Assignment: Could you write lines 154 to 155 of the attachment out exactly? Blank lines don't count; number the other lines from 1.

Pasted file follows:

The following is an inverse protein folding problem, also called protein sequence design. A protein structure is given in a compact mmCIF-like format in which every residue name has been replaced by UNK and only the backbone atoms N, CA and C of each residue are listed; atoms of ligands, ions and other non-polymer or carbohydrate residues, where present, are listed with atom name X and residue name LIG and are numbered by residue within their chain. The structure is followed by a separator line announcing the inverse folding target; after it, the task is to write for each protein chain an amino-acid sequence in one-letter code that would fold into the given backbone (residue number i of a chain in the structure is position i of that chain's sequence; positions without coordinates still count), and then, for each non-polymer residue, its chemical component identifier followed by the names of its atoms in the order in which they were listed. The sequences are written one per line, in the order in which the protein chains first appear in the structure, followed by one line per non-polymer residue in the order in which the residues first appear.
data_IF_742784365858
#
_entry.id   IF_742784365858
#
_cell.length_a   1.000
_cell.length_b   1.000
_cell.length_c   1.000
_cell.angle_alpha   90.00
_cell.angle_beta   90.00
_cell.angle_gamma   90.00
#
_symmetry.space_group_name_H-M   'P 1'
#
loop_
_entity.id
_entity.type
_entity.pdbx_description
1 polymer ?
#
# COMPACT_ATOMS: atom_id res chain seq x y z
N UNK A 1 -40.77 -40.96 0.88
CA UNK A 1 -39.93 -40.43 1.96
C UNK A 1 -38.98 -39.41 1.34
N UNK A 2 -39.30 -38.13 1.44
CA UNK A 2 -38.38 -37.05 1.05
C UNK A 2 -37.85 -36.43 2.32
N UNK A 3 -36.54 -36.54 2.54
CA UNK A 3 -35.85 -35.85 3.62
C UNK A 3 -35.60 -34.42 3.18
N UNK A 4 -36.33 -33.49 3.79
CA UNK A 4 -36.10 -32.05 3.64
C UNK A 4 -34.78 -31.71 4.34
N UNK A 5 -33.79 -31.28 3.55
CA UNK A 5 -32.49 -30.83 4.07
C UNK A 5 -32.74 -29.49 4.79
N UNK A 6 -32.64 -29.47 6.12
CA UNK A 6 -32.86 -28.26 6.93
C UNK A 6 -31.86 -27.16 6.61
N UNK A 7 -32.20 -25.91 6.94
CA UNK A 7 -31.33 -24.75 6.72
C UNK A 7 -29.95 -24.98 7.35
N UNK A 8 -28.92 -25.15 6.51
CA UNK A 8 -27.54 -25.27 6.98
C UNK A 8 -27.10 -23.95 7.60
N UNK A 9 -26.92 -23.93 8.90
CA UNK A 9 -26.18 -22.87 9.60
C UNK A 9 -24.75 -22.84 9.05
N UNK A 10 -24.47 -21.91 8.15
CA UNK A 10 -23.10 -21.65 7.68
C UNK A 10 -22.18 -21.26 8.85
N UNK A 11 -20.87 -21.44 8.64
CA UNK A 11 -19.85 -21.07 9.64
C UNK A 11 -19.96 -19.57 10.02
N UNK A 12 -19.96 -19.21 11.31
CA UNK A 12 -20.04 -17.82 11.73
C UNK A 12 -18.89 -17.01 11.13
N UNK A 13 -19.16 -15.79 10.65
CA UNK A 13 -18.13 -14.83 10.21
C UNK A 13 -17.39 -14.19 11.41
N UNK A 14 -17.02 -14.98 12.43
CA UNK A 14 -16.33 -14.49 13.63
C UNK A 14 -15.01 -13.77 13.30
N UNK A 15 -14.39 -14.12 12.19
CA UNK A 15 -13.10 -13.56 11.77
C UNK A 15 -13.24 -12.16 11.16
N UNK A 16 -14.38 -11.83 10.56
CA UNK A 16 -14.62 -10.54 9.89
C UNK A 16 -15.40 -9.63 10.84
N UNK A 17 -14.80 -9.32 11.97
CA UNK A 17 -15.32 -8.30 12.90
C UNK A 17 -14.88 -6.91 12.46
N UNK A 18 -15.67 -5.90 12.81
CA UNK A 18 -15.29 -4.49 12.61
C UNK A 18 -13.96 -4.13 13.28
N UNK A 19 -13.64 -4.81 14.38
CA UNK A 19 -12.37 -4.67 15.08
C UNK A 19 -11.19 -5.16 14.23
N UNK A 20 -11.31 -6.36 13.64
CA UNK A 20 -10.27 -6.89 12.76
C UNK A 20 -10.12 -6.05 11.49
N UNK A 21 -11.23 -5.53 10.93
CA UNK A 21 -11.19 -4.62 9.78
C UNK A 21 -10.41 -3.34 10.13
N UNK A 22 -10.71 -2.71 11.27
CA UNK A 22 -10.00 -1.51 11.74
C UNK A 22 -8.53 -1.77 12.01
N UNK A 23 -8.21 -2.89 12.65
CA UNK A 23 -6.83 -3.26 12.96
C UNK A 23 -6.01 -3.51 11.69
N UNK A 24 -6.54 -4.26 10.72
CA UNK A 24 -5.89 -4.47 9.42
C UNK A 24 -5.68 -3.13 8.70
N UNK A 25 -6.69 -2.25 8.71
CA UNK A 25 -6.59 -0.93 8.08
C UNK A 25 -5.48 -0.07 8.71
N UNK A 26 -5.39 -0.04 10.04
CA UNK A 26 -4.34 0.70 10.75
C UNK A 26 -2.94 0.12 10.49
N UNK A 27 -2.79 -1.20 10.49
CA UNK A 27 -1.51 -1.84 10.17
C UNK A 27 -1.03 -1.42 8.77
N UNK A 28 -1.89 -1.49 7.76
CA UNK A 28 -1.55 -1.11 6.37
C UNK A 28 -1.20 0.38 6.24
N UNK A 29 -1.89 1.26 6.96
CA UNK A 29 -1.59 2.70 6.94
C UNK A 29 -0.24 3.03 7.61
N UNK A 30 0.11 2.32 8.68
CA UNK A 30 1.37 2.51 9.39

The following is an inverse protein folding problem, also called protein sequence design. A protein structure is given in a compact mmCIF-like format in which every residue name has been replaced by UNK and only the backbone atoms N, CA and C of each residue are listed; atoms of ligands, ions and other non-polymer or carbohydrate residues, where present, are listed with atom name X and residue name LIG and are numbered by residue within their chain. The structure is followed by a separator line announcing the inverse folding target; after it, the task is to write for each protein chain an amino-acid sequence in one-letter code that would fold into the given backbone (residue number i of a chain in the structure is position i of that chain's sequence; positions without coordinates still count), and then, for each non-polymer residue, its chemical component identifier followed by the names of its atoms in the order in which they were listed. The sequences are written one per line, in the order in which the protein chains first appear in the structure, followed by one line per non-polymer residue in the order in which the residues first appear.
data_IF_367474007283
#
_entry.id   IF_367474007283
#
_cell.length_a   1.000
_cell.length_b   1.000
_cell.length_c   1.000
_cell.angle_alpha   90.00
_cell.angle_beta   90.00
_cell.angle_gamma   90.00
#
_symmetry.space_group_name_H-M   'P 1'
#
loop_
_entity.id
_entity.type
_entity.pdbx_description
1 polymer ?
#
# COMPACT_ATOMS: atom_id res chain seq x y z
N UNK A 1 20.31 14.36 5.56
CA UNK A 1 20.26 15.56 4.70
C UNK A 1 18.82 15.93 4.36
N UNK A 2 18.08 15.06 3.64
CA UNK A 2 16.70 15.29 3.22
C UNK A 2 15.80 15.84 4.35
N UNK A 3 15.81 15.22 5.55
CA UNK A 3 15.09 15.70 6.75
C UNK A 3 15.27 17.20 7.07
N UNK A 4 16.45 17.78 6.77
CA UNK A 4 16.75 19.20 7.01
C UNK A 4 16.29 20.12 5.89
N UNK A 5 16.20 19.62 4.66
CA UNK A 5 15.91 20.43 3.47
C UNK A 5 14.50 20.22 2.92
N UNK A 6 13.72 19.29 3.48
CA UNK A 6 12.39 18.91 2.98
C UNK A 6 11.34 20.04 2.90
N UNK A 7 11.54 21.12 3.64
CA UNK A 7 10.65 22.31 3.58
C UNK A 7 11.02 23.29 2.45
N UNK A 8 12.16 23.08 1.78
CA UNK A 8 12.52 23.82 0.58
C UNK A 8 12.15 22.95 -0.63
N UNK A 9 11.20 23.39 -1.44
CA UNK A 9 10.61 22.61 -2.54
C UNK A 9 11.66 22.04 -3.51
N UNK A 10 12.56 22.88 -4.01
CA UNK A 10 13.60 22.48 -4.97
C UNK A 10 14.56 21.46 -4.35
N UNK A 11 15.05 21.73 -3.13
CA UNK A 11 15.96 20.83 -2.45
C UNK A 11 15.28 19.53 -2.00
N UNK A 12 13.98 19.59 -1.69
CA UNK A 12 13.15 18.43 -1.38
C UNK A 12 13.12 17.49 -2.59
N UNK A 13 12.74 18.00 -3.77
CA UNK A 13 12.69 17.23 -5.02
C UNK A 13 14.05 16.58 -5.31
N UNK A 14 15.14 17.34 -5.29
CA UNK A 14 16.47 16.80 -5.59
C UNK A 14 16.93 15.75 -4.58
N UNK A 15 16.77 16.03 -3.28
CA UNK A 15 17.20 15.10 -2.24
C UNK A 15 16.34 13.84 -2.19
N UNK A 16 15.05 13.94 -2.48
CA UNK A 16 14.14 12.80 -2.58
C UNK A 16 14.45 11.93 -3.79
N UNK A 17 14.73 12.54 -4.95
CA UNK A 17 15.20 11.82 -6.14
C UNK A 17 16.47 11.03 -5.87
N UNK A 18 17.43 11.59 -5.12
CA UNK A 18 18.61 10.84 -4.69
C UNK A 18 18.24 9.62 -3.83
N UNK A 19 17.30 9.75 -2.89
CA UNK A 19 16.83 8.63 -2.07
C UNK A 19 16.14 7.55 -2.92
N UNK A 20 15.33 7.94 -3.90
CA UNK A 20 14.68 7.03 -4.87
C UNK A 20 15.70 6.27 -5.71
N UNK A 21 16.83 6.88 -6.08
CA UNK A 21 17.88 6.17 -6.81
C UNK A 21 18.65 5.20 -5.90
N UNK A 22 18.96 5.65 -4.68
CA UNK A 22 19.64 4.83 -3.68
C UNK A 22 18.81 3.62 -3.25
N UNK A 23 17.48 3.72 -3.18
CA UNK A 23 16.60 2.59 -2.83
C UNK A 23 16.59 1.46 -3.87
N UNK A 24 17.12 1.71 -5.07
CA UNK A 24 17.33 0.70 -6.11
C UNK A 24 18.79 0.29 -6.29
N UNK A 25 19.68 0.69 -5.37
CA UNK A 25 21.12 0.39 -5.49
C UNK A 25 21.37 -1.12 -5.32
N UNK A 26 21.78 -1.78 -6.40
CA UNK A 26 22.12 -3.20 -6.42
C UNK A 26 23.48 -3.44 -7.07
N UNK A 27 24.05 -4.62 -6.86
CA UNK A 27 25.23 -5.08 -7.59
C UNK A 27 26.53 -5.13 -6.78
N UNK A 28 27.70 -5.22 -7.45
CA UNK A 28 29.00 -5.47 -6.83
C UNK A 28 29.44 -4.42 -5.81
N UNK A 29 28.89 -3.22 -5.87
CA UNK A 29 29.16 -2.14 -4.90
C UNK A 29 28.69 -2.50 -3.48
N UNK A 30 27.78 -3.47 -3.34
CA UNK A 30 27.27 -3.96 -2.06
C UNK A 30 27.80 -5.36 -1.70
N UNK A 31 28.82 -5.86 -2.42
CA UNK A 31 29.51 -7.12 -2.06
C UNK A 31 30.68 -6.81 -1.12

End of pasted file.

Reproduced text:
CA UNK A 8 12.52 23.82 0.58
C UNK A 8 12.15 22.95 -0.63